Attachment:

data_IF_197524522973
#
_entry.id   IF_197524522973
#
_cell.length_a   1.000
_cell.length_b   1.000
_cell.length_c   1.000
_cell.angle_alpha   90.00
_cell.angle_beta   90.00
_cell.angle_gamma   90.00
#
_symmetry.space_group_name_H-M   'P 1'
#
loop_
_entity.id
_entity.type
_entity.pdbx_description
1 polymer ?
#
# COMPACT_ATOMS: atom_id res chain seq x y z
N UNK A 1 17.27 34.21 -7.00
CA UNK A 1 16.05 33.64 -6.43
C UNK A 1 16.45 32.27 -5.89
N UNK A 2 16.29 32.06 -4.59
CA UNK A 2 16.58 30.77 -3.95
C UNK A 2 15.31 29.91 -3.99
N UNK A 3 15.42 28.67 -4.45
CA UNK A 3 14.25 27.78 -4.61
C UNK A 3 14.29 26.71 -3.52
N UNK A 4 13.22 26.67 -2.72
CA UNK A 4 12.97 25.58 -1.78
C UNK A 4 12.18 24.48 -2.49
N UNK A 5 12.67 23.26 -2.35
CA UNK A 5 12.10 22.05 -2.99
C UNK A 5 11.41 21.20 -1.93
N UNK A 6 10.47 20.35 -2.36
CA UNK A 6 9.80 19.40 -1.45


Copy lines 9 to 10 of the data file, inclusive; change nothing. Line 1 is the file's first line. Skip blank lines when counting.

_cell.angle_beta   90.00
_cell.angle_gamma   90.00